AUC Sponsors MESA Annual Meeting, Faculty Present Research
AUC was a sponsor of the 2019 Middle East Studies Association annual meeting — "the single largest gathering of experts on the Middle East."
At the conference, AUC faculty members from a variety a disciplines — ranging from political science, Middle East history, and journalism and mass communication to the arts, sociology, and Arab and Islamic civilizations — were part of a congregation of scholars from around the world, presenting and discussing their research on topics that included Arab cinema, the Nakba, gender and political science. Additionally, Noura Wahby '13 was given the 2019 Malcolm H. Kerr Dissertation Award for the social sciences for her PhD dissertation from the University of Cambridge titled, "The Role of the State in Urban Development: The Case of Urban Waterscapes in Cairo, Egypt." Wahby will soon be teaching at AUC's Department of Public Policy and Administration.
"In recognition of it’s importance and the importance of the study of the Middle East, AUC sponsored the meeting this year," said Rabab El Mehdi, associate professor and chair of the Department of Political Science.
Since its creation in 1966, MESA has been a hub for fostering understanding of the Middle East through programs, publications and services that bring together scholars and educators from around the world. The annual meeting provides a platform for these scholars and educators to share their research, engage in informative discussion and debate and enhance the study of the region.
"The work that you do as social scientists and in the humanities is more important now than ever before," said AUC President Francis Ricciardone, addressing the conference attendees. "Egypt and the region need the work that you are doing, whether as researchers or as teachers. AUC is a focal point for that, and that is our mission."
AUC's Faculty Members
Several faculty members participated and led different panels and discussions related to their research. With recently published papers, books, new films and projects, they presented a range of ideas and findings on a diverse selection of issues throughout the region.
Dina Heshmat, assistant professor in the Department of Arab and Islamic Civilizations, took part in a session based on a chapter of her book, Egypt 1919: The Revolution in Literature and Film, which will be published in June 2020. Her panel was under a series of sessions called “Rethinking 1919,” which examined the different documented narratives during the anti-colonial revolution.
Also conducting research in film studies, Terri Ginsberg, assistant professor, Department of the Arts, presented a critical response to a panel on archival genealogies of U.S. cultural diplomacy in the MENA region, which includes papers on U.S. documentary diplomacy initiatives in Turkey and Iran during the Cold War. With her research focused primarily on Palestinian cinema, Ginsberg also chaired a panel focusing on the role and function of memory and history in interpreting political positionality in the Palestinian-Israeli struggle.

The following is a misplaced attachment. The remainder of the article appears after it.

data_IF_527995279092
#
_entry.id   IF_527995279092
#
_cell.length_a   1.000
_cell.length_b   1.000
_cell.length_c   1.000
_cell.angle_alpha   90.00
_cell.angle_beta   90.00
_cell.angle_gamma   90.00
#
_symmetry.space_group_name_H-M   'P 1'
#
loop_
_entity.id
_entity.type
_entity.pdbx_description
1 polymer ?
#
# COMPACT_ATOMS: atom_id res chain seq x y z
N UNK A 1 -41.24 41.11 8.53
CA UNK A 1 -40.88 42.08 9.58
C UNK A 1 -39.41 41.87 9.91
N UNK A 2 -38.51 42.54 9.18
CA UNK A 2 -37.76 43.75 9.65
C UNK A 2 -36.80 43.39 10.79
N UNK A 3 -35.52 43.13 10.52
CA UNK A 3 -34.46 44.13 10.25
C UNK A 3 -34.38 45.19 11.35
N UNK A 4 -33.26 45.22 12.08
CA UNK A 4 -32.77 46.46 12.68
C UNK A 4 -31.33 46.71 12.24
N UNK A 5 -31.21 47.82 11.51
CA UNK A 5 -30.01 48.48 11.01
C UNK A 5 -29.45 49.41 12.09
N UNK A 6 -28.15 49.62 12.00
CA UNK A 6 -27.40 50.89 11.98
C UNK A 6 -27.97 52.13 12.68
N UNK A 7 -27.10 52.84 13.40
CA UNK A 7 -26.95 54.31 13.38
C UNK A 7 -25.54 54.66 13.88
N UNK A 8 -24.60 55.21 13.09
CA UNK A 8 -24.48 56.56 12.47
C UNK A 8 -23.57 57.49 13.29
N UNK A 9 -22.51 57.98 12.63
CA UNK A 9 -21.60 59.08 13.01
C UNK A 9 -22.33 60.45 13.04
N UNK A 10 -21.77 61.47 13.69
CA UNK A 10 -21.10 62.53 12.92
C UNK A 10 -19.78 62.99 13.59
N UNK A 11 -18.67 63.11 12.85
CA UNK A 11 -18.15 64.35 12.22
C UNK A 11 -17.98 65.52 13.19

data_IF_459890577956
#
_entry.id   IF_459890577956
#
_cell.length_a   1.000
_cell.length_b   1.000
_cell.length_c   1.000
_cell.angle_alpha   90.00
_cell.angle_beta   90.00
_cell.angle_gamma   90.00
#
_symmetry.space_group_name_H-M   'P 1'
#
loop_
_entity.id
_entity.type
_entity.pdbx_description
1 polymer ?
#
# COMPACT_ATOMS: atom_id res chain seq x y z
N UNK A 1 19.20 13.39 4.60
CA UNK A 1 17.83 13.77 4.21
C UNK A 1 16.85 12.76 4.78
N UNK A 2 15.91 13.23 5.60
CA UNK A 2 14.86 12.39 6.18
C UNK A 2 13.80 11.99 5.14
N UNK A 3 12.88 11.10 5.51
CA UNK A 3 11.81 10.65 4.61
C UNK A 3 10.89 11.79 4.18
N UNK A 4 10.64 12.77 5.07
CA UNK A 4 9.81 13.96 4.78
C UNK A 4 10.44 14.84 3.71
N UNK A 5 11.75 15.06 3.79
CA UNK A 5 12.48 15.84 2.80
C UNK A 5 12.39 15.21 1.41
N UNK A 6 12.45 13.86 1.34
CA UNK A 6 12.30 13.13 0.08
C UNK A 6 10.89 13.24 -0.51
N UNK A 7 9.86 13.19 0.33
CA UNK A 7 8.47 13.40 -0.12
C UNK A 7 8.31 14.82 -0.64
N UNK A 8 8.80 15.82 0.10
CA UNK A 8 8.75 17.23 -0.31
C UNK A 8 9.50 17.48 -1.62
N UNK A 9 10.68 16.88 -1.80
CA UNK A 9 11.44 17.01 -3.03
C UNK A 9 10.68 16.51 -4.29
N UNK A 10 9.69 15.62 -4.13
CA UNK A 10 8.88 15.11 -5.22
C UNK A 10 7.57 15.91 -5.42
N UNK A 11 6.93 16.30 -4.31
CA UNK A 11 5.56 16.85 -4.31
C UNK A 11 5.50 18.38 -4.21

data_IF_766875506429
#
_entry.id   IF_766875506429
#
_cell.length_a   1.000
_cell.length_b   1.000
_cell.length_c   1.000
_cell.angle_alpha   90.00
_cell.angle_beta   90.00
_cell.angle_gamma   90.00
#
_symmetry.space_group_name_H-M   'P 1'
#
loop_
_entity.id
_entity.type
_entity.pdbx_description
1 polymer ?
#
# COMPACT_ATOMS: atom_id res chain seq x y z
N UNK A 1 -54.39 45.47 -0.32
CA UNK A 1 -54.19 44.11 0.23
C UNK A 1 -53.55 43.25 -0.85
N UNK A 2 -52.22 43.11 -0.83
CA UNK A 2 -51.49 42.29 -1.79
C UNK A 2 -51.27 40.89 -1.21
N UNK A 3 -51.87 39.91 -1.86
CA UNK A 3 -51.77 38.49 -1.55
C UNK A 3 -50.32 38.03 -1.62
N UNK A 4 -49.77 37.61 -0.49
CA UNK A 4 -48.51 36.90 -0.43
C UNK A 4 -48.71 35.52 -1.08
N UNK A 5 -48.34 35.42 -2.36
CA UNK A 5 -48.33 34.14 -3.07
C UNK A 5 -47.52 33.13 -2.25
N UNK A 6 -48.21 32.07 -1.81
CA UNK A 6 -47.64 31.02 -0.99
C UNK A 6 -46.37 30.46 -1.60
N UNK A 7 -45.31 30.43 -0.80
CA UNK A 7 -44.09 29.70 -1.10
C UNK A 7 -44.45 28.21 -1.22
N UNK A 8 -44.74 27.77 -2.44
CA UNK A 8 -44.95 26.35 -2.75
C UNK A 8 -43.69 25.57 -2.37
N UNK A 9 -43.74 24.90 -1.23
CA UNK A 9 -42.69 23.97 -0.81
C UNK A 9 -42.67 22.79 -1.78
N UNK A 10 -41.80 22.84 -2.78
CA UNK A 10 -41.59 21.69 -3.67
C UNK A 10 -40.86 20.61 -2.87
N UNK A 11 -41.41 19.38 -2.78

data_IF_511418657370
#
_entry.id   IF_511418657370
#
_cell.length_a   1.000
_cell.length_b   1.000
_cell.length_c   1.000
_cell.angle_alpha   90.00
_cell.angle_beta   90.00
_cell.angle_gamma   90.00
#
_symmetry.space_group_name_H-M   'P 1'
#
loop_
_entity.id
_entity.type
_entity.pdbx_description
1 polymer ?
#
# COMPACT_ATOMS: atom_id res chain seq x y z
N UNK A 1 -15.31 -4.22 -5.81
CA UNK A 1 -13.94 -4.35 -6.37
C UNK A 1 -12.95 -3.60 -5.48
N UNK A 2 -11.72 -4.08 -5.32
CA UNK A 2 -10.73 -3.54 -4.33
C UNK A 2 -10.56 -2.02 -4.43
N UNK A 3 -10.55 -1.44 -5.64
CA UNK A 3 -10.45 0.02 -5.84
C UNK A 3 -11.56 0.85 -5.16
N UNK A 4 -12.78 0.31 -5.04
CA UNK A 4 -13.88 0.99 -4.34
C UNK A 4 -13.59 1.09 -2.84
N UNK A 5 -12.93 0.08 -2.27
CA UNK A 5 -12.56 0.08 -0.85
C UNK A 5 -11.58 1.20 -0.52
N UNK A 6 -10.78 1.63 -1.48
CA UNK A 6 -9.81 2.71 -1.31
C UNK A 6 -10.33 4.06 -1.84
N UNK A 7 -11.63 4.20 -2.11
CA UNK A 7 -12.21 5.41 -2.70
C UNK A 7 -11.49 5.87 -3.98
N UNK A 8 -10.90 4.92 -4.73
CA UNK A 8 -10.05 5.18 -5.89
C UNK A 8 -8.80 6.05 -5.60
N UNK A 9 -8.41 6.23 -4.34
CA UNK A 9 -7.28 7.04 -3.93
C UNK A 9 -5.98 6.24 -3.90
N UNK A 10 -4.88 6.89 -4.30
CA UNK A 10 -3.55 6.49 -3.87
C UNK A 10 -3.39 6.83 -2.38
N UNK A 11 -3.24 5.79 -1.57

Discussing his paper, “Political Economy in the Middle East: The Limits of Universalism,” Amr Adly, assistant professor in the Department of Political Science, spoke on a panel examining the different political science approaches toward the MENA countries parallel to the economic development of the region.
With his research focused on Egypt-Palestine relations, Michael Reimer, associate professor in the Department of History, presented his paper, “Frontiers of the Nakba,” which discusses AUC’s response to the 1948 Arab-Israeli war. His paper focuses on AUC’s non-involvement policy when it comes to political affairs and how that clashed with the “intense” feelings about the situation in Palestine among students, staff and faculty. Additionally, with Palestinians then being the second largest ethnographic group after Egyptians at the University, Reimer discusses how AUC assisted the many students whose families lost their assets due to the Nakba.
“At the time, AUC was a small institution with very limited resources,” Reimer noted, “so the University administration appealed to various parties for help to cover the cost of educating its Palestinian students.”
Helen Rizzo, associate professor and chair of the Department of Sociology, Egyptology and Anthropology, attended MESA to chair a session on gender reform, resistance and trans-nationalism. Rizzo was recently elected to the board of one of MESA's affiliated organizations, the Association for Middle East Women's Studies.
Rizzo’s current research focuses largely on sexual harassment in Egypt, and she is working on a project titled “Youth Perspectives on Gender Norms and Public Sexual Violence in Cairo: Cultural and Media Perspectives” and a second project focusing on social movement activism against public space sexual harassment in Egypt.
Ronnie Close, assistant professor in the Department of Journalism and Mass Communication, attended MESA to present his research on the history of Cairo’s soccer fans as one of the most poignant narratives of the January 25, 2011 Egyptian uprising as part of the panel “Egypt Since 2011.” He also screened his film, More Out of Curiosity, during the MESA Film Festival.
"I really enjoyed MESA," Close said. "It was an incredible experience."